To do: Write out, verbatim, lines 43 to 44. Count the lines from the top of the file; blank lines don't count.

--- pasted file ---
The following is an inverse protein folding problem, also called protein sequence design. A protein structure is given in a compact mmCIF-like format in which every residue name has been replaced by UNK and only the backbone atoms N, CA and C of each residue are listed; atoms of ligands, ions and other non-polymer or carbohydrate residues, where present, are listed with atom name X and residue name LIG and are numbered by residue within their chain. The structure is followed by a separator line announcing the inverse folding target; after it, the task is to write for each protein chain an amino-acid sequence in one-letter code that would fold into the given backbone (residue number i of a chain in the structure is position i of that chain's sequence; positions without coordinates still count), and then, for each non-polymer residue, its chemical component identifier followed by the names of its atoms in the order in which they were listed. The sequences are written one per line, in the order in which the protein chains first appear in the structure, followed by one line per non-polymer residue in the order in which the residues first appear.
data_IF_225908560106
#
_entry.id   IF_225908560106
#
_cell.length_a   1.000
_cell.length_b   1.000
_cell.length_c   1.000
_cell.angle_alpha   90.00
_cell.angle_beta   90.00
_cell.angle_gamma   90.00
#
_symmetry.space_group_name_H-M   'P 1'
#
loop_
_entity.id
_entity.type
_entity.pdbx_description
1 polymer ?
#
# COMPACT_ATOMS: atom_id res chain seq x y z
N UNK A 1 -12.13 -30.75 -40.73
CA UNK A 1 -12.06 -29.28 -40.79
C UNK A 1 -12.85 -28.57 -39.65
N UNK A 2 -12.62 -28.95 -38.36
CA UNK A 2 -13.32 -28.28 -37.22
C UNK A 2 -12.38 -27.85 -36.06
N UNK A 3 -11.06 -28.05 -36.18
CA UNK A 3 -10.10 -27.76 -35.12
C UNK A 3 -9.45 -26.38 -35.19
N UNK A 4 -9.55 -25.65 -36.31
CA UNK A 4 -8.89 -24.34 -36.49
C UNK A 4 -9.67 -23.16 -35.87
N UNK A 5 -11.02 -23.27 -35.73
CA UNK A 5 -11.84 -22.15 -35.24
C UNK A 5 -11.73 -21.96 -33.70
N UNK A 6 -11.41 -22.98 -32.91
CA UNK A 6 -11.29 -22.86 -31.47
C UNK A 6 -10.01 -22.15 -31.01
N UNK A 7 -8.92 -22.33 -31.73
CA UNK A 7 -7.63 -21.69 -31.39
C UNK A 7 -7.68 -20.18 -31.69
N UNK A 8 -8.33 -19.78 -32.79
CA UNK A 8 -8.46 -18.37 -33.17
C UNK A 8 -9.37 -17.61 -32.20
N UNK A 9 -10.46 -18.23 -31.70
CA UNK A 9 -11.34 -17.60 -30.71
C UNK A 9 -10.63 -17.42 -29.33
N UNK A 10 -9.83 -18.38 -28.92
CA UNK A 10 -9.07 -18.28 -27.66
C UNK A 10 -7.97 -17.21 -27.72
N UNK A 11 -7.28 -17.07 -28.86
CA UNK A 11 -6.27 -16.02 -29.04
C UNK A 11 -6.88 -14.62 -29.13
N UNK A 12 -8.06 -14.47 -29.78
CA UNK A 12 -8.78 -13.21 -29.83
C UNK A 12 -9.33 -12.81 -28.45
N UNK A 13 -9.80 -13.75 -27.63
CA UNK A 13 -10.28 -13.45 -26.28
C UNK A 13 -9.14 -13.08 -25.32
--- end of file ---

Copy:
N UNK A 8 -8.33 -19.78 -32.79
CA UNK A 8 -8.46 -18.37 -33.17